- The backstory of the film is that everybody loved supers, at first, and then they literally sued them out of existence; after Mr. Incredible was sued for his slightly rough thwarting of a man's attempted suicide, it opened the gateways for a wave of such claims, until the government forced the supers to go underground. Making things worse, one could argue that this was all Buddy's fault; things might have just stopped with that first Jerkass if not for the fact that, on the same night, his disastrously malfunctioning rocketboots smashed a train-tracked bridge, and the passengers from that train then sued Mr. Incredible for stopping them from crashing.
- The original conception for the film would have been even worse, as seen in the rejected opening, where Syndrome makes the blood-chilling comment to Mr. Incredible and Elastigirl about how they know "supers aren't supposed to breed". Very deliberately choosing the term "breed". As if supers are no more than animals.
- The Paladins in Jumper seem to be hunting down the eponymous teleporting mutants mostly because they're too powerful to be permitted to exist. Unfortunately, the rhetoric the Paladins use is more correlated to religious extremists: "Only God should have the power to be everywhere at once". That's enough to make them seem like religious nutjobs to many people.
- Almost immediately after the existence of Vampires and Lycans are exposed to humanity in Underworld: Awakening, human military forces hunt both races to near extinction for... no specific reason, really.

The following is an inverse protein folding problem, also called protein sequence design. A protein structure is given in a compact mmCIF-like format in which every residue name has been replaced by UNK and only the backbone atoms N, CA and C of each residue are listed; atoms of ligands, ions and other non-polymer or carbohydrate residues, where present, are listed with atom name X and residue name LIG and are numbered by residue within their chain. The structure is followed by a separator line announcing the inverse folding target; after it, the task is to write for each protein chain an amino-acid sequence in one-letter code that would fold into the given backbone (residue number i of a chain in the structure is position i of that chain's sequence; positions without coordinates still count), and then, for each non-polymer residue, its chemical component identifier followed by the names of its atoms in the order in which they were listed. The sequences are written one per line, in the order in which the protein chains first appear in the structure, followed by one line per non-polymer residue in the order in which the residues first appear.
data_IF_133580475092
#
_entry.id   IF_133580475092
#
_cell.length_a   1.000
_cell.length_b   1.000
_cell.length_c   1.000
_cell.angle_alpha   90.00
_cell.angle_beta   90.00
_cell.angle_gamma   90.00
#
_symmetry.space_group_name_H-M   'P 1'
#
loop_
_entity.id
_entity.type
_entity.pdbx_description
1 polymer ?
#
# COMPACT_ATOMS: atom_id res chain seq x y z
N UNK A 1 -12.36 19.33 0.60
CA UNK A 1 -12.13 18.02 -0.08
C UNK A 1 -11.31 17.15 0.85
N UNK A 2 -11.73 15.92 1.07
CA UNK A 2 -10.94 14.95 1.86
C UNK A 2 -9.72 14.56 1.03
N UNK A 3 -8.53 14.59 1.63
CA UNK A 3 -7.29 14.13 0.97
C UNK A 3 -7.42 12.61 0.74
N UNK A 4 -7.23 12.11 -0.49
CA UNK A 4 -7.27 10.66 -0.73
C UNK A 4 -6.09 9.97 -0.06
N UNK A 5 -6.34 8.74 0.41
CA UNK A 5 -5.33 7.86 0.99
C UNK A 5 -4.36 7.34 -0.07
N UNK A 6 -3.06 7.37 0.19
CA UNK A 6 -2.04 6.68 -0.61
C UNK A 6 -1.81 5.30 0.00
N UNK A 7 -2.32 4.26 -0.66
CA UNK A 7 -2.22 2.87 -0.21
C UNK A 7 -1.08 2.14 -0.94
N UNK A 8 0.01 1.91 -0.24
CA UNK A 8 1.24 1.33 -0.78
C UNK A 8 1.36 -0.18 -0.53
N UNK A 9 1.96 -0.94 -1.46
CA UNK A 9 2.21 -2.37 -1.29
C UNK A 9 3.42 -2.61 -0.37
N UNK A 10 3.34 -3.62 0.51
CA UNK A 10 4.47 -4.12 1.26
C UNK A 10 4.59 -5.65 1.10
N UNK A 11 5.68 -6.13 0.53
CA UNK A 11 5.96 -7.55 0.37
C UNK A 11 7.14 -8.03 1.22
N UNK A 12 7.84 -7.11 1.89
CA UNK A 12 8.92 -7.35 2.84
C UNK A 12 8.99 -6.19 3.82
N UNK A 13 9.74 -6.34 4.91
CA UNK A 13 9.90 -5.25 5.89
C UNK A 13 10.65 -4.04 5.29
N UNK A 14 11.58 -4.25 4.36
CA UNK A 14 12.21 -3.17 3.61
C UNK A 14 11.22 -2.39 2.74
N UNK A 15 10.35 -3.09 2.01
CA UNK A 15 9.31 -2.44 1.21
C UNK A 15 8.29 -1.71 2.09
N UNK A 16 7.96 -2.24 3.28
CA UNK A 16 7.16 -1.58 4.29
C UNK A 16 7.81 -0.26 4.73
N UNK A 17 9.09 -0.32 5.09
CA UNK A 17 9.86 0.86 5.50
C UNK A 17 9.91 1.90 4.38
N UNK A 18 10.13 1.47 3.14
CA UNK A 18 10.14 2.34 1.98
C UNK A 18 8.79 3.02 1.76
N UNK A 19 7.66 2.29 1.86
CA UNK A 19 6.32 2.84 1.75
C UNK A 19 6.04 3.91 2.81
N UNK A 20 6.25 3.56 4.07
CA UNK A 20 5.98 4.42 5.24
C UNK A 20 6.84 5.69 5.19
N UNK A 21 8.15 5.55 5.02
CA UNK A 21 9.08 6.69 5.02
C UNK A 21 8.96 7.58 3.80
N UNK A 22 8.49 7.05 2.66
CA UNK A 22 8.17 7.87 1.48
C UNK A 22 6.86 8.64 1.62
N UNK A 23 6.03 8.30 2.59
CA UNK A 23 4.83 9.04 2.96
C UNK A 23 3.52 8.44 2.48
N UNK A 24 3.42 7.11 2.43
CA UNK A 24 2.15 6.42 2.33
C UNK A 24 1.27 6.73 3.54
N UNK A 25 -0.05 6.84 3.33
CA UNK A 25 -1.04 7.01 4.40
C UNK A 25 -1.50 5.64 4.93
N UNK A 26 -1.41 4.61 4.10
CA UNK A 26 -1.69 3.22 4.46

- In Fantastic Beasts and Where to Find Them, Mary Lou Barebone tried to raise awareness of the perceived threat posed by the wizarding world by staging manifestations with her group that she calls the "Second Salemers". Subverted due to All Explained By The Manual; it's revealed that her organization actually descends from magical Loyalists from the Revolutionary War.
- In Unique, the various supernatural entities the story focuses on were tracked down and told very plainly that they could behave themselves or die.
- The Puritan post-apocalyptic society in John Wyndham's The Chrysalids exterminates all mutations on sight... and 99% of them are totally harmless with stuff like 6 toes or blue skin.
- The House of Night books have Option 2. Churches decide that vampyres are sinners and start killing teachers at Zoey's school. Neferet, the head of the school, decides to wage war against them.
- Lawrence Watt-Evans' Worlds of Shadow used the Warhammer 40,000 approach to psychics. Not because they are actually dangerous, mind you, but because the society that have them considers them "mutant freaks."
- In Gone, the Human Crew is a group of "normals" who go with option 2.
- The Dresden Files has a few finer points to this trope.
- This trope isn't exactly in play, but every major supernatural power is well aware that civilization has put the framework for a strong Type 2 well in place. Hence, despite all of the bickering and rivalries, there's a tacit agreement to keep humanity ignorant of their collective existence for fear of the consequences to all parties involved. Harry once made the comparison that regular humans are the nuclear option of the supernatural world; when two scary guys duke it out where the public can see them, even if one is on their side, regular people would burn the both of them at the stake to be able to sleep at night.